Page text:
The odds of getting a true national consensus on health care are just about as good as achieving lasting peace in the Mideast.
The two primary sides in this debate are never likely to see eye to eye. No, we aren’t talking about Democrats and Republicans. We aren’t talking about rich and poor. We aren’t talking about employers and employees.
We are talking about those who see issues in the macro or the micro. People who view the macro — or the big picture — want data, cost vs. benefit charts, statistics and objective analysis of scientific research. They tend to see health care as a privilege. People who take the micro approach — or focused on the individual — want to know what it means to them and the people they love. It’s fueled by emotion and anecdotes of "I know someone who..." They tend to see health care as a right.
Two recent studies that recommended reduced use of mammograms and pap smears — and to some extent earlier studies that suggested less aggressive methods for prostate and colon cancers and eliminating chest X-rays in routine physical exams — have thrown gasoline on the fire.
The macro group members talk about the cost of tests that prove to be useless or even harmful. They prove their points with numbers and statistics.
The micro group members are angered that anyone would suggest lives are not worth saving as they point to family members and friends who survived cancers. They equate reduced screenings with reduced care — and thus a reduced value on human life.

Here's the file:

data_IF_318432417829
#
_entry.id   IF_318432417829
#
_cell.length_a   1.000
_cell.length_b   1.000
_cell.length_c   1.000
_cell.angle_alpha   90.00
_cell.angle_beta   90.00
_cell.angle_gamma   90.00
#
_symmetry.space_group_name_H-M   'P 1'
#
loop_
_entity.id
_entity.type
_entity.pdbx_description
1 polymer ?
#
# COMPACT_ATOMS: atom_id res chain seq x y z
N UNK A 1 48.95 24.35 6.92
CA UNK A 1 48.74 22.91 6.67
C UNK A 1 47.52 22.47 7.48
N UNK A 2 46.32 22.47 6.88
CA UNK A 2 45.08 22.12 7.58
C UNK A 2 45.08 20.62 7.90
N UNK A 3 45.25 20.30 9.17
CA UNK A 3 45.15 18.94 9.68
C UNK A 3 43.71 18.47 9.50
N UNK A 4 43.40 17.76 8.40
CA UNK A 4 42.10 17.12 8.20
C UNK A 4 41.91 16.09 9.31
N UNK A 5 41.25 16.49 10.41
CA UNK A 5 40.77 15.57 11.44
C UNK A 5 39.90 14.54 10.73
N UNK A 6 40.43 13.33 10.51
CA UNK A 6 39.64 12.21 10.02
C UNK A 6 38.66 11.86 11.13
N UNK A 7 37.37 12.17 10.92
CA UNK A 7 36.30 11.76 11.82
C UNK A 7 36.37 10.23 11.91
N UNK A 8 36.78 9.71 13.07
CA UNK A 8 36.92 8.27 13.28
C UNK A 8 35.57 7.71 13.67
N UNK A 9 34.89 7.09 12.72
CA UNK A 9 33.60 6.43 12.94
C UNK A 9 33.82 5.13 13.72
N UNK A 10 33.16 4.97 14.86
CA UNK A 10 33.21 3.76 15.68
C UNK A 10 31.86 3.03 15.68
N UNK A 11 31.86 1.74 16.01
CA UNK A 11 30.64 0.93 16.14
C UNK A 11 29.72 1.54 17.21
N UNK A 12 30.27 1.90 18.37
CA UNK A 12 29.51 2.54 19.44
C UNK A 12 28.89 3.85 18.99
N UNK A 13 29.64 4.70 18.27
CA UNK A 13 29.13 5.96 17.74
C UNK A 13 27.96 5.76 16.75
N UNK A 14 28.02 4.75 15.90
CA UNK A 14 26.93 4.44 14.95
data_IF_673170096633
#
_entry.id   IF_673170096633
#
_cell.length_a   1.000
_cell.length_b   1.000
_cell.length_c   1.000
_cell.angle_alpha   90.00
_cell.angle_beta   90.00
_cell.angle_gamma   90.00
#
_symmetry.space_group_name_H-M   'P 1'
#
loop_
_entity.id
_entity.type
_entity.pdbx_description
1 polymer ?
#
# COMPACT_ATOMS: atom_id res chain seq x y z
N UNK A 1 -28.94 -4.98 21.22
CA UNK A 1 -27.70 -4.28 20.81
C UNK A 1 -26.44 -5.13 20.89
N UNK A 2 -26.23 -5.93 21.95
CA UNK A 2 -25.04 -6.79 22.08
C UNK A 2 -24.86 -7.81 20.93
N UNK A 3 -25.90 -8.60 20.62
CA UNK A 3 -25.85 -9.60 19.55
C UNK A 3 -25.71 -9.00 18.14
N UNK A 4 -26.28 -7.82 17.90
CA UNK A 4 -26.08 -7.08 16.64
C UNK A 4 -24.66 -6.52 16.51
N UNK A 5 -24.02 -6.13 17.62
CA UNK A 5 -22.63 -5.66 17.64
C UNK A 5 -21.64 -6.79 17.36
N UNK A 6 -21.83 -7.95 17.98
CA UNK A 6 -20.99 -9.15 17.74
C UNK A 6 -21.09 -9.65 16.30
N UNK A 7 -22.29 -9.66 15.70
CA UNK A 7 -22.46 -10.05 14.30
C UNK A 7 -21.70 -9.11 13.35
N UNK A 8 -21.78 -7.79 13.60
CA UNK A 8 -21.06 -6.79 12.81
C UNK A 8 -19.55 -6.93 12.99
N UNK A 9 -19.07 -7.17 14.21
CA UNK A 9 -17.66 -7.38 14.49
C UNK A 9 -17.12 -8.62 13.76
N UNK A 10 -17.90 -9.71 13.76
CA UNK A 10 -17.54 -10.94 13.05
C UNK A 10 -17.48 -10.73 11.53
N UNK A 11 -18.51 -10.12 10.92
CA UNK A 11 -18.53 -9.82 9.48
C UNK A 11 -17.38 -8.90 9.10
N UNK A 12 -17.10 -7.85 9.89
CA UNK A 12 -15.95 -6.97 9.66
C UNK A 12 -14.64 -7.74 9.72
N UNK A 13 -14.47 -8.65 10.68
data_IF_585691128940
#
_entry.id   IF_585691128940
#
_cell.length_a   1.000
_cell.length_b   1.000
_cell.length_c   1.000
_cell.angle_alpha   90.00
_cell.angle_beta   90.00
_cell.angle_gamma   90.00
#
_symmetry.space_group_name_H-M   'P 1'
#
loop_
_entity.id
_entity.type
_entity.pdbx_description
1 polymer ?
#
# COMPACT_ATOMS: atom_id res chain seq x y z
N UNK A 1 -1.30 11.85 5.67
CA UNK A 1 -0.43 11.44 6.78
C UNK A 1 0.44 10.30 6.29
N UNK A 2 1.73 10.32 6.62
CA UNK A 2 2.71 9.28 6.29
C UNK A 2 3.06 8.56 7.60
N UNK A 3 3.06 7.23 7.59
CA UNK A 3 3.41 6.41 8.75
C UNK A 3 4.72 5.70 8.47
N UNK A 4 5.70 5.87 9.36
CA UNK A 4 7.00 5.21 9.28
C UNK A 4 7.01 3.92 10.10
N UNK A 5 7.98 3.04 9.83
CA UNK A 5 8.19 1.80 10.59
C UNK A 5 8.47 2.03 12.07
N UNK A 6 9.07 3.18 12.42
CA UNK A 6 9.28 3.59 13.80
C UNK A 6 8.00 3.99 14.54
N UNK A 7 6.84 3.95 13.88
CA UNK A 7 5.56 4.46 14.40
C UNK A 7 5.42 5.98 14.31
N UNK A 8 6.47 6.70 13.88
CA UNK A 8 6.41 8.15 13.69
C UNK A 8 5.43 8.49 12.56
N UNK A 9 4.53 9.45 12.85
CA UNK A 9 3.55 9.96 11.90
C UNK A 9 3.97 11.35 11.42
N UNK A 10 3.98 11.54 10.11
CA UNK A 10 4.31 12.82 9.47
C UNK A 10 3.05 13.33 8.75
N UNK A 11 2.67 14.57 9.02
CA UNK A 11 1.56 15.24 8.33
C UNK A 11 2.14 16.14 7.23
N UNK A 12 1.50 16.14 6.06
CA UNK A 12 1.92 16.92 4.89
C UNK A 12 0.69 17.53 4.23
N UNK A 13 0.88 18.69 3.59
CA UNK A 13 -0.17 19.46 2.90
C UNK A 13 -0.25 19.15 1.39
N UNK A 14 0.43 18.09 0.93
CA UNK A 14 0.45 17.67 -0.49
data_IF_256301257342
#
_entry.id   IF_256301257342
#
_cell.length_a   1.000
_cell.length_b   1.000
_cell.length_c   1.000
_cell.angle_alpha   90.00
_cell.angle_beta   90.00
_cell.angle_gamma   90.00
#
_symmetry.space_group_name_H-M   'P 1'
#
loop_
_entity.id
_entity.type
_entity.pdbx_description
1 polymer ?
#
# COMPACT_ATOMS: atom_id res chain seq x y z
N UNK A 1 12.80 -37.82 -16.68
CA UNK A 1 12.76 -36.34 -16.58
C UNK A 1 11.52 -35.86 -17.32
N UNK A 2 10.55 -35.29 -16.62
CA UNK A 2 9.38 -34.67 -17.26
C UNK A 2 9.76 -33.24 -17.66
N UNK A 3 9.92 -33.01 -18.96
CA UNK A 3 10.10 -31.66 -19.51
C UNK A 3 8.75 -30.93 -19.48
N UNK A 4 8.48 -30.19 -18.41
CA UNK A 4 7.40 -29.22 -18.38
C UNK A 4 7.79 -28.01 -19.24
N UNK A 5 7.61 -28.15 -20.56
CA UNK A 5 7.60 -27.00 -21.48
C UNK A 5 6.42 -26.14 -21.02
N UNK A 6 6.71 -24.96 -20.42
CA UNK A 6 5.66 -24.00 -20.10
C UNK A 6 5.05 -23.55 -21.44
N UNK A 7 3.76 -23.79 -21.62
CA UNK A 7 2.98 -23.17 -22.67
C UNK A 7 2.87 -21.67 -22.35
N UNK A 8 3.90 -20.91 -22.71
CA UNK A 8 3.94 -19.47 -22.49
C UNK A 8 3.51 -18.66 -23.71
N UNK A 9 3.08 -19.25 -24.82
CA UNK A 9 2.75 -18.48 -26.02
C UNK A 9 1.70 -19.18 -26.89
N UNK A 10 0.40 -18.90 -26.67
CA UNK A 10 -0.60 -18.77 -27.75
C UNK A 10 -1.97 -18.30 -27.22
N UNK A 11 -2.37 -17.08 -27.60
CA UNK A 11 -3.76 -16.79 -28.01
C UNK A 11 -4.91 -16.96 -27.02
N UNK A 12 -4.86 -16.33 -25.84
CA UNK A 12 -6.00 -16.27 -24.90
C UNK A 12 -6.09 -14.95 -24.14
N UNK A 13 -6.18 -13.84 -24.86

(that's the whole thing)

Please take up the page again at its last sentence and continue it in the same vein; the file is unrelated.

If you fear for your health or a loved one it is nearly impossible to not take these issues personally. It is emotion at its rawest.
However, a study published in the Annals of Family Medicine found 60 percent of men and 49 percent of women had at least one false positive result during three years of routine screenings for ovarian, prostate, lung and colorectal cancer. As a result, according to a story in the Los Angeles Times, 22 percent of those women and 29 percent of those men had an invasive diagnostic prodecure.
If you are a big-picture person it is hard to support the unnecessary expense, pain and anxiety.
The real problem is that both sides have points in their favor — much like both sides in the Mideast. And both sides are reluctant to compromise because of the fear of starting down a slippery slope — again much like the parties in the Mideast.
What we all must hope and work for — regardless of which side we are on — is a cease fire during which we can find the areas in which we can agree. We will never agree on everything, but we can build on agreements. We must get beyond the political concept of "winning and losing." We must clarify our terminology so we understand each other. We must create an accurate picture of the current situation and share a vision for where we would like to be. Then we can start the journey — maybe not hand in hand, but at least not with clenched fists.